Malawi Cashgate: Will Joyce Banda End Corruption?

Published on 11th February 2014

Malawi’s president, Joyce Banda, has never lacked shockers. She recently resorted to purging corruption in her country after donor countries unearthed a cashgate scandal.  Banda says that she is ready to fight the vice even if it means risking her job.

Despite her boldness and assurance, wary Malawians are asking: If she sincerely and seriously means business, why did wait until donors had unveiled the scam for her to declare war on it? Why now when the country nears its general elections? Does she want to get some mileage out of this war? Others are questioning Banda’s cleanliness as far as corruption is concerned. Peter Chinoko, an outspoken head of the Catholic Commission for Justice and Peace in the Lilongwe archdiocese alleges that there is “…concrete evidence about the president’s involvement and being part and parcel of the scandal.” Malawians are asking who footed her seven trips to Nigeria.

Donors have categorically stated that they will not resume support through government systems until they have a clear assurance, independently verified, that their resources are all being used for their intended purpose, according to Sarah Sanyahumbi, a British diplomat who heads the donor grouping, which includes European countries, the European Union and the World Bank. Britain has withheld £17 million of budget funds.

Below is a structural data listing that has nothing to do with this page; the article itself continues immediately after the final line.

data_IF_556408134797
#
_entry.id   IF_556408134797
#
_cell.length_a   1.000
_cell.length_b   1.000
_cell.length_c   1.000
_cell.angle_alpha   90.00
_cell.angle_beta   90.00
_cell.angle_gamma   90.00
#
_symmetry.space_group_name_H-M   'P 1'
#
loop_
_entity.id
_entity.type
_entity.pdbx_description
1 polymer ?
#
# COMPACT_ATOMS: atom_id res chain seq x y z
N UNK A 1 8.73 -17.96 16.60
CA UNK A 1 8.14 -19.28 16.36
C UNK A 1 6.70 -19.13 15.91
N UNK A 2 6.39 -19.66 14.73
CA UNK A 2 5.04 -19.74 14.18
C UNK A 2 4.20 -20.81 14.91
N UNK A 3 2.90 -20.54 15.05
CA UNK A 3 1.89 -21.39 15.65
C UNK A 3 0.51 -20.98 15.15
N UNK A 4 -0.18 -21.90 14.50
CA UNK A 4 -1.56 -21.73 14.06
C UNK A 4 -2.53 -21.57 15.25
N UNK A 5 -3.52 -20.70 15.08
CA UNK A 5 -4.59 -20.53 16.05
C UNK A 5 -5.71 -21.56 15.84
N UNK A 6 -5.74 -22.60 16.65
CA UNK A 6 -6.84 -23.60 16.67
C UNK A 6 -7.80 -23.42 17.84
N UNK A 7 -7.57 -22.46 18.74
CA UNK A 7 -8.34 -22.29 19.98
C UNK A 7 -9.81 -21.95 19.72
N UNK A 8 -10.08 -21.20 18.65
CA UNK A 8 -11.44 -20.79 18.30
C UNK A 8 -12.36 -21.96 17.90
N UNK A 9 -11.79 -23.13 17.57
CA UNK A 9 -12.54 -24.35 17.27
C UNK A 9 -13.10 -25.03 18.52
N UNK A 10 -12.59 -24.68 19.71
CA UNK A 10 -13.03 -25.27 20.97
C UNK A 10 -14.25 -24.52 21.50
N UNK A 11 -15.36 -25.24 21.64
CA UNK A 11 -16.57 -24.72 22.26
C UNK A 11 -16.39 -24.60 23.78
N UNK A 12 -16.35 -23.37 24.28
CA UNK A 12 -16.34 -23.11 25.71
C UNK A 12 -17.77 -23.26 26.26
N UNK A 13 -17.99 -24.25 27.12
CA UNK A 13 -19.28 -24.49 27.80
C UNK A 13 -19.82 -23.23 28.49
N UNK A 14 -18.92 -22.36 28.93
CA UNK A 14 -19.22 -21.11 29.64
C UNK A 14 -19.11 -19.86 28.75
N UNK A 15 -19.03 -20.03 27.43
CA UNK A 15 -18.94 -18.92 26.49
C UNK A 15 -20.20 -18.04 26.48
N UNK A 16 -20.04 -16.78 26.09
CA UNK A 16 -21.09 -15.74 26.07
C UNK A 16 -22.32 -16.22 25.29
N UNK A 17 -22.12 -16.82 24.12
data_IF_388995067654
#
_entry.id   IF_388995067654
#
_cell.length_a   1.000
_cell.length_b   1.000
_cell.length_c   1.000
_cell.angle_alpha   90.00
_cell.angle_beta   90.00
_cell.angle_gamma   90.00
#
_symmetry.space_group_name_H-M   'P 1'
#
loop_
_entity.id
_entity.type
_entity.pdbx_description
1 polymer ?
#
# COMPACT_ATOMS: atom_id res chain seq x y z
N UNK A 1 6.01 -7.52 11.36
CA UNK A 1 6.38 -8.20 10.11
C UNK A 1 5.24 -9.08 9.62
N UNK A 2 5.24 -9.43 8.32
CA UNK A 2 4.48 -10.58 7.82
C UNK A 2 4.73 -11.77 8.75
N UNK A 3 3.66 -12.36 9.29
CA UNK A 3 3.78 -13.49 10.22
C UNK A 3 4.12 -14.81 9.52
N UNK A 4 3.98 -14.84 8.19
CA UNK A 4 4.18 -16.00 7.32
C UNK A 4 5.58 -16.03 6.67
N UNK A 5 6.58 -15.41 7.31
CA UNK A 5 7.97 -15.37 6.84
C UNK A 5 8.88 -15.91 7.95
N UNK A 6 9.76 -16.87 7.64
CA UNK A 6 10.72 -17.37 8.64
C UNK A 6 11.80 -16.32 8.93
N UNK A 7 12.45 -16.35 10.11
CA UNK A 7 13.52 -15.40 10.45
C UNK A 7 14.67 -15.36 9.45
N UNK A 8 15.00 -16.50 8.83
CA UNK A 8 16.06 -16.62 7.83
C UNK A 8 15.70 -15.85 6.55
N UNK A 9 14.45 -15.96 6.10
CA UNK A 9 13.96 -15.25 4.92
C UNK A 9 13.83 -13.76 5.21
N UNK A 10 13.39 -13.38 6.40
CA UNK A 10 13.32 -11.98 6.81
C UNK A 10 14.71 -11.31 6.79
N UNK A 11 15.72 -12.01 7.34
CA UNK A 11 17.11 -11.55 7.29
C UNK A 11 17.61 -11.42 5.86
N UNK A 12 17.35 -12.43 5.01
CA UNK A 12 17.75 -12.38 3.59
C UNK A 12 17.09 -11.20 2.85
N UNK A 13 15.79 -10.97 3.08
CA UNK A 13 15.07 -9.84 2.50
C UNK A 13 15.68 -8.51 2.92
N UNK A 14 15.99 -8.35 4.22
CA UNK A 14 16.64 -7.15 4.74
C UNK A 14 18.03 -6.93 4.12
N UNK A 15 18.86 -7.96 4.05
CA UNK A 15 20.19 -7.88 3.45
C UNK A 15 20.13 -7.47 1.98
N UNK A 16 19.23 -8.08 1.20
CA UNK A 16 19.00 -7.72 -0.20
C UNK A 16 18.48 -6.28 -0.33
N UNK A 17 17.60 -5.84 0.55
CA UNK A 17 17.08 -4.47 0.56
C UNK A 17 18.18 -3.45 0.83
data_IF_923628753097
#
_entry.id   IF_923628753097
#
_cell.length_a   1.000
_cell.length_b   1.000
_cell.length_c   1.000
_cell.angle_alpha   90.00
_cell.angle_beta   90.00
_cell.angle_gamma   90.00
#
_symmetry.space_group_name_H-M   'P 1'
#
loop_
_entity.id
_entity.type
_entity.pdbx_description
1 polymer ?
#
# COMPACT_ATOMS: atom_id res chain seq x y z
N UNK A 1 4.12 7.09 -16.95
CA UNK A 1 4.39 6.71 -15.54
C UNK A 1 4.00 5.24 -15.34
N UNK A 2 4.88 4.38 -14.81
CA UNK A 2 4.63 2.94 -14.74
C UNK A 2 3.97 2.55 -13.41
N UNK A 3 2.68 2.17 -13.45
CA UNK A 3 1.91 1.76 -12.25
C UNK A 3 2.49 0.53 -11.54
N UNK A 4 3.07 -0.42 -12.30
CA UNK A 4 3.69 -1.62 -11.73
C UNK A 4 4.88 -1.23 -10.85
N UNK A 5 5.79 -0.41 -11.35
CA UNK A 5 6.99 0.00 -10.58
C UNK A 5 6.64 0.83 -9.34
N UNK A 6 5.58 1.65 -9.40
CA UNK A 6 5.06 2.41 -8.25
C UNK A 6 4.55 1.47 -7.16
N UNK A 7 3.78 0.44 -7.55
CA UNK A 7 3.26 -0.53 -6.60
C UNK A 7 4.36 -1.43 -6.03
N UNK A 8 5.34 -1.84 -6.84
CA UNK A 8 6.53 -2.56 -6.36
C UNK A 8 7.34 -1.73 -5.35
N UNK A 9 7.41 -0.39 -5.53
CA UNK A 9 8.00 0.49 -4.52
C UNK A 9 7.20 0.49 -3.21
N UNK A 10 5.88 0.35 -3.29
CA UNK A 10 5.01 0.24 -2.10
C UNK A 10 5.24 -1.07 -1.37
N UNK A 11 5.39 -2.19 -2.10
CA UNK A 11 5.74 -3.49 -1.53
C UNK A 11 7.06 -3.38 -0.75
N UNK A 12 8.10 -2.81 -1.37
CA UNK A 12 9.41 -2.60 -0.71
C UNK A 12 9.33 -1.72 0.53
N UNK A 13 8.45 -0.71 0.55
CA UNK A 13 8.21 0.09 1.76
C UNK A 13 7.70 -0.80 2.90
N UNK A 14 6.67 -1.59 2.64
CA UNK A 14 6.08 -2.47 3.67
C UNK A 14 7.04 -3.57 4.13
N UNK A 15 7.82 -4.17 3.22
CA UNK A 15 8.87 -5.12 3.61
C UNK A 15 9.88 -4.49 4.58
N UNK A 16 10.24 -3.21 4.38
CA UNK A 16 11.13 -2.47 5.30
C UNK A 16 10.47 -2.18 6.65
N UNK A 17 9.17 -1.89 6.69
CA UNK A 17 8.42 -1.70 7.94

Accusing fingers are already being pointed at Banda’s alleged collaborators in the scam. A prominent businessman, Oswald Lutepo, who also is a senior official in Banda’s party is said to have scooped over $ 6,000,000. Lutepo donated 22 vehicles to Banda’s party. Will Banda prosecute Lutepo according to the law despite charging him of theft and money laundering? Will partisan gimmicks come in and the case end up being sideshows? Another suspicious character is Justice Minister Ralph Kasambara who is behind bars for allegedly ordering the shooting of one Paul Mphwiyo, Director of Budget who seems to have spilled the beans that lead to Banda’s  current predicament.

To end corruption in Africa, people must declare their wealth. One lifeline of corruption will be brought down. It is only in Africa where a person can acquire wealth or property overnight without being held to account. This is why it is easy for people to indulge in drug dealing, piracy, paid terrorism, corruption, robbery and whatnot. They know they’ll get away with it. It doesn’t mean that our rulers don’t know it. They know it too well.

According to an African proverb, a goat eats according to the length of its rope. The bigwigs steal big sums while the small ones end up robbing whatever they put their hands on and life goes on. A case in point is a mere junior public servant who was found keeping over $ 300,000 in the boot of his car.

Corruption in many African countries is motivated by the lack of laws and political will forcing leaders and citizens to declare their wealth and file their tax returns. How can prosecution work if at all there are some presidents who don’t even pay tax let alone fail to submit tax returns or declare their wealth?

By Nkwazi Mhango
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